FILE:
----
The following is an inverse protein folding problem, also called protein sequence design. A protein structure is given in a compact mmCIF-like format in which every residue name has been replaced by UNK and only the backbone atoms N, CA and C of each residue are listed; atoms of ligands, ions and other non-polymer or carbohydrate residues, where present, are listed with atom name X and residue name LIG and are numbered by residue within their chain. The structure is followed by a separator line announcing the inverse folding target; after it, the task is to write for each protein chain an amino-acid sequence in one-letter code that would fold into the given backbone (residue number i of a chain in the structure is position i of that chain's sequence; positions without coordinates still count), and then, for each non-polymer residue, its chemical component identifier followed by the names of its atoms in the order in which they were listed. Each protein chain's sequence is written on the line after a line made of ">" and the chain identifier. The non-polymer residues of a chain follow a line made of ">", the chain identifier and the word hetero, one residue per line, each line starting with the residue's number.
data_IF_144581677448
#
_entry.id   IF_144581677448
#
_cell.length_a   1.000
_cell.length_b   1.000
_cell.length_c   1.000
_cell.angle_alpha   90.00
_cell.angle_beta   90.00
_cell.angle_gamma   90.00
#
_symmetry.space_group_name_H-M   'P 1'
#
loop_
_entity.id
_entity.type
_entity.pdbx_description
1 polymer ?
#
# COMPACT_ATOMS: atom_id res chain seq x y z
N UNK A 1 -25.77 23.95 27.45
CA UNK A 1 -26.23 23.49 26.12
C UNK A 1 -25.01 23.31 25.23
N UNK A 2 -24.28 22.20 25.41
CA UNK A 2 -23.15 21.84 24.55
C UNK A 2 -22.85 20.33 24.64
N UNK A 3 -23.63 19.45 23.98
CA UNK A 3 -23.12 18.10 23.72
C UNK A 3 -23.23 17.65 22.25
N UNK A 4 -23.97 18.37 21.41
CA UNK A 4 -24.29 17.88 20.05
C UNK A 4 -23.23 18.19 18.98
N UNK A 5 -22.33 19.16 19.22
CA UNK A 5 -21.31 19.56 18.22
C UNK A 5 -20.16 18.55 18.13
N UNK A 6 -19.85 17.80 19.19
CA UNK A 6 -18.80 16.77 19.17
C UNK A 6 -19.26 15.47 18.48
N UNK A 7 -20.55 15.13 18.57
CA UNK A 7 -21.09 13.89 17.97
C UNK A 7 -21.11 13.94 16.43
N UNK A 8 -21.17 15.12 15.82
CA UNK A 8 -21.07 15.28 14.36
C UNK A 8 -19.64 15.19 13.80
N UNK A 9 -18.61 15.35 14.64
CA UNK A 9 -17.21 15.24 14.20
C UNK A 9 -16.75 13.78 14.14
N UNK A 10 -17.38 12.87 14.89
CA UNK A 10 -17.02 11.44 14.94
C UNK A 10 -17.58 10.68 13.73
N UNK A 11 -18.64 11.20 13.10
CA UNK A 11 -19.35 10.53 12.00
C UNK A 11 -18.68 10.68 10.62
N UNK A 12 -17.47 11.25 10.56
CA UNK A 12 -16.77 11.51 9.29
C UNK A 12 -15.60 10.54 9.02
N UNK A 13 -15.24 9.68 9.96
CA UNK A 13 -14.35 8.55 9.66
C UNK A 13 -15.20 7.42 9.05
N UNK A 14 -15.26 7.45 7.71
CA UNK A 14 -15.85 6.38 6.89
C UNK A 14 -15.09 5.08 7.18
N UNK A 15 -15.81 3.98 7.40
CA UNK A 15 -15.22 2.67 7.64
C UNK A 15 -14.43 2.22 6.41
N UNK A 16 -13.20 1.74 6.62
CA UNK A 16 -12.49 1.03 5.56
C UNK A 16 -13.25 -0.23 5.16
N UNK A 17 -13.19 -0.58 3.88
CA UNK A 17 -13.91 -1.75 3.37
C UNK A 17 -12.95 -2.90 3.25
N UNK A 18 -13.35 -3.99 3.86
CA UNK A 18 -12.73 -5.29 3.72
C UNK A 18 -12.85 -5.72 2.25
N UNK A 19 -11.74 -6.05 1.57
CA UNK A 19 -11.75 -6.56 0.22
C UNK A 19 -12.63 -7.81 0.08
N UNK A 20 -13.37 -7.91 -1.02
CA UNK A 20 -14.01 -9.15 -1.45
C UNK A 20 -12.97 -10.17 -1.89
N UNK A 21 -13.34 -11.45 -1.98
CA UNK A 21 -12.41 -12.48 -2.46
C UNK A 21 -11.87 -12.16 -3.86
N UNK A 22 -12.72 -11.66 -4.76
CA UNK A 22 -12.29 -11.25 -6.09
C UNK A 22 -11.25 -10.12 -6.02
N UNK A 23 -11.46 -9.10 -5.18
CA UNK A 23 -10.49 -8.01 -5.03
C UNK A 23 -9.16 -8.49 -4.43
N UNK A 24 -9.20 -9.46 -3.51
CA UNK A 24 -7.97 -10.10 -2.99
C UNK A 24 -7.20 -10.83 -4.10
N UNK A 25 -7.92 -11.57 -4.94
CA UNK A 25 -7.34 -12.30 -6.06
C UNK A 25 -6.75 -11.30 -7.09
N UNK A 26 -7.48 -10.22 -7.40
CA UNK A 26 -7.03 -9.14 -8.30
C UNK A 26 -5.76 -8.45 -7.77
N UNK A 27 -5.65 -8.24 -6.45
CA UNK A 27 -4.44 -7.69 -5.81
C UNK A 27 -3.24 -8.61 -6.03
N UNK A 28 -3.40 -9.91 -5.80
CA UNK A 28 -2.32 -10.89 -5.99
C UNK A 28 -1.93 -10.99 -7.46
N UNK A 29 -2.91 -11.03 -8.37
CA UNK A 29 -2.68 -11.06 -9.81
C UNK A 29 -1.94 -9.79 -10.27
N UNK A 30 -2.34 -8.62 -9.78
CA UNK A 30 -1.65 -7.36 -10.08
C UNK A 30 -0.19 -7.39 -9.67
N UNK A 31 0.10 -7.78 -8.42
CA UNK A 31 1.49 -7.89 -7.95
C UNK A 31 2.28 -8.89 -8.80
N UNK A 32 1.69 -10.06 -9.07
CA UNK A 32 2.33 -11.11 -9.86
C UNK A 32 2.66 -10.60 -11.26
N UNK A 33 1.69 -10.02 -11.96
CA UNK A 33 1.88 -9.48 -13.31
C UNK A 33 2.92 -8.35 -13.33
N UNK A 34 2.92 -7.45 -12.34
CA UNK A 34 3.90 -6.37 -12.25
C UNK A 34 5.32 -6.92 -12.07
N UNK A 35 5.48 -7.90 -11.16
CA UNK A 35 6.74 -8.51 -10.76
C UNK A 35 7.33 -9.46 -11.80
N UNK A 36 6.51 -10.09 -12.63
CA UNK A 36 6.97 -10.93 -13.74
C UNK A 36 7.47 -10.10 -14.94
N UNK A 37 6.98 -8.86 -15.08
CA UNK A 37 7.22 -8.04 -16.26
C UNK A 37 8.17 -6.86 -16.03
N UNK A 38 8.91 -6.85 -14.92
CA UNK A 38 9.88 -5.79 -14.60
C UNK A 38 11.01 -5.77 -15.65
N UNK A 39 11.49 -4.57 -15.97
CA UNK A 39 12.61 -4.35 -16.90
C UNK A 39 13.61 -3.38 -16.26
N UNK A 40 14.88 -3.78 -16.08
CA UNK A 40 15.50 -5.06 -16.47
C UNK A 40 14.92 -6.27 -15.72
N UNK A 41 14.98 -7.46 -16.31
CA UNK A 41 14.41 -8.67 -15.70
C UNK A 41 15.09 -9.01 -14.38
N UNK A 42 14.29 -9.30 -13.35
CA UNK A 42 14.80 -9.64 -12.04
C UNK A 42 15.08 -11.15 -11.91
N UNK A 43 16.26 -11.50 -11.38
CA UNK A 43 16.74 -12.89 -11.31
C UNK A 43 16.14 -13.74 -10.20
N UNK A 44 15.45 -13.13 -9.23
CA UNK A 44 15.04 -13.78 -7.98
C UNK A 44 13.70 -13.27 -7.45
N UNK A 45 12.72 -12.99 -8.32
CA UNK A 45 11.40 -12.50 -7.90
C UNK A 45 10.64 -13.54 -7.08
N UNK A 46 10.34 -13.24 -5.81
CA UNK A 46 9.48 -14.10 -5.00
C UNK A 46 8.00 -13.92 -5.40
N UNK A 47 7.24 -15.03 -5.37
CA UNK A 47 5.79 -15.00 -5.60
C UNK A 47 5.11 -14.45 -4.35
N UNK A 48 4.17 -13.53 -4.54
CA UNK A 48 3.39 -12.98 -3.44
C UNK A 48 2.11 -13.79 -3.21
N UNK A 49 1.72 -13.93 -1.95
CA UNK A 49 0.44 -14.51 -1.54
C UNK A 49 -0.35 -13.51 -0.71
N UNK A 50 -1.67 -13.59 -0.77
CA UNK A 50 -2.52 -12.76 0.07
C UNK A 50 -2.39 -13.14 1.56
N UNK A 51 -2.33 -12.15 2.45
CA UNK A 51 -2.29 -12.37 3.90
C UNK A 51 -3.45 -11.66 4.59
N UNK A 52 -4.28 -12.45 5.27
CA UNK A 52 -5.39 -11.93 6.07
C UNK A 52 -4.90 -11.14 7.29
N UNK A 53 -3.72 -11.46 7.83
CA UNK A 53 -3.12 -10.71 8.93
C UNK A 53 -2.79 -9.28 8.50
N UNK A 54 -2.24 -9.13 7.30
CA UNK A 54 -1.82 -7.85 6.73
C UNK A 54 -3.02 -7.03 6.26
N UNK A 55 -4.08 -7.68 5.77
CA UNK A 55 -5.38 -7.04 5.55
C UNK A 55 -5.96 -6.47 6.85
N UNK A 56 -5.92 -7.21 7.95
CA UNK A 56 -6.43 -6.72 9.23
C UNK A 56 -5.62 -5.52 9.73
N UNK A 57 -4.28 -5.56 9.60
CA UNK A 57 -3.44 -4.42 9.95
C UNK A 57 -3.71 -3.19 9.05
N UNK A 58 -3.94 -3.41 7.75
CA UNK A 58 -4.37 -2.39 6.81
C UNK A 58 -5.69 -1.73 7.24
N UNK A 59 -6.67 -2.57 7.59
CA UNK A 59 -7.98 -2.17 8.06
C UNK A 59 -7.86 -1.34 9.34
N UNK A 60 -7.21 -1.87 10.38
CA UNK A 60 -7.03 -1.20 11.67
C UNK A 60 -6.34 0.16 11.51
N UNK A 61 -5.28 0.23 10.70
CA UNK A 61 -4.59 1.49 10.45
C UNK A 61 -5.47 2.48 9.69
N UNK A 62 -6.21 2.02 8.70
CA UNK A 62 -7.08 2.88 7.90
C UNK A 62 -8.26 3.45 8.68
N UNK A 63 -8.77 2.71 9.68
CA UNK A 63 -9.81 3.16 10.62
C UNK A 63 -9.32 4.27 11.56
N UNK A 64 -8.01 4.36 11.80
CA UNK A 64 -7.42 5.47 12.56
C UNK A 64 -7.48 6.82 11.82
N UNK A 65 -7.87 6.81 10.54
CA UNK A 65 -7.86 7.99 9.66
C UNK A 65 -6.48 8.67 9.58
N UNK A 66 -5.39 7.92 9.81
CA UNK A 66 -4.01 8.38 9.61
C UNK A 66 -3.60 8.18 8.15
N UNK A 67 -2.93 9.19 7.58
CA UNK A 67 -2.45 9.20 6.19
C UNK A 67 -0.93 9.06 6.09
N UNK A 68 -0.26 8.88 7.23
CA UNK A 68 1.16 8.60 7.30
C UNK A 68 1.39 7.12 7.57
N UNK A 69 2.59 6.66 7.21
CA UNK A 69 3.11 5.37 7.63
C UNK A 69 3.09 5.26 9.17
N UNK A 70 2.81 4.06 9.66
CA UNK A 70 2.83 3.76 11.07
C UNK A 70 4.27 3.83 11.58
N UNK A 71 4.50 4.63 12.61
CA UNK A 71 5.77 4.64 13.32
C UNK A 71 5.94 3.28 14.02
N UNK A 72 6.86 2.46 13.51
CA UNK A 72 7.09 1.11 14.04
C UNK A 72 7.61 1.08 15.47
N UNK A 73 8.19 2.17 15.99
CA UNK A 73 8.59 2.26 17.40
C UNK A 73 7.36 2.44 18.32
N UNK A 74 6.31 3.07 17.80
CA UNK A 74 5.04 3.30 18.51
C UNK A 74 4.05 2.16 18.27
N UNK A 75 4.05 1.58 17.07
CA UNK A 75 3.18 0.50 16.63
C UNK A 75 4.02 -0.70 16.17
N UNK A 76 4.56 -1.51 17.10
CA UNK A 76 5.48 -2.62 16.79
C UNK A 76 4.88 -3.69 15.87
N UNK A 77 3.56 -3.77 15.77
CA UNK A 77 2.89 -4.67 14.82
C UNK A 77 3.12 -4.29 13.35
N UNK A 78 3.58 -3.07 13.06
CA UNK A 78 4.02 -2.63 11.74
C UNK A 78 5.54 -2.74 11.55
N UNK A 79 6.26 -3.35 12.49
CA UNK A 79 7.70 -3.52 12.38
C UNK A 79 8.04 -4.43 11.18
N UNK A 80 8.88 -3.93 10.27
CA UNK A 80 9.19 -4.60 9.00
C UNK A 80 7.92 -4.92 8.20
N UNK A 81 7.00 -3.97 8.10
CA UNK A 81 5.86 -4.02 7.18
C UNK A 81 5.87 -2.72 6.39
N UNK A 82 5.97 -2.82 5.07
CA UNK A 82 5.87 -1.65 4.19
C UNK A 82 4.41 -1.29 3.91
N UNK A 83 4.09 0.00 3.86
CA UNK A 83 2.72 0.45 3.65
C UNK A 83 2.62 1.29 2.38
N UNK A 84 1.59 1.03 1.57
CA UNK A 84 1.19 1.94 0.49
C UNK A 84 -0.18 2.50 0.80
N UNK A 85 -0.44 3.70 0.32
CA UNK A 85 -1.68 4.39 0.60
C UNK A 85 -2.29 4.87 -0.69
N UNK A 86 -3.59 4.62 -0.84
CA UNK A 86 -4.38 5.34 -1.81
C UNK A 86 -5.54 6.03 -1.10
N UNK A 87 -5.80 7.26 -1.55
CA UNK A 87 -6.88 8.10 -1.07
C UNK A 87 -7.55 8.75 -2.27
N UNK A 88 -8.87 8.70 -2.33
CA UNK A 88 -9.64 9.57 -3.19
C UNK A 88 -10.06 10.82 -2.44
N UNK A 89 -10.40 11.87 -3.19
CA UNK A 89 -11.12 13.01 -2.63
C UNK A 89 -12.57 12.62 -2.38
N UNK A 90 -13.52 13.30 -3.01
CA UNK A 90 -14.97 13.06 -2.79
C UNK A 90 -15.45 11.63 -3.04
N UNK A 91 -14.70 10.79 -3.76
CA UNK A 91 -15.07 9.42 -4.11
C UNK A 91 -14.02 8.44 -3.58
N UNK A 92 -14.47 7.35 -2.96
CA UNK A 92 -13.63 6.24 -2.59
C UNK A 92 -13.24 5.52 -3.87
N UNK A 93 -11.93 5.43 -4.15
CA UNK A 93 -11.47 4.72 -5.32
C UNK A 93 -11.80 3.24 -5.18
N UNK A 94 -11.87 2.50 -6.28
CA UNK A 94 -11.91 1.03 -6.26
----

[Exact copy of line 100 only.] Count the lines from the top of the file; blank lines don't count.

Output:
N UNK A 27 -5.65 -8.24 -6.45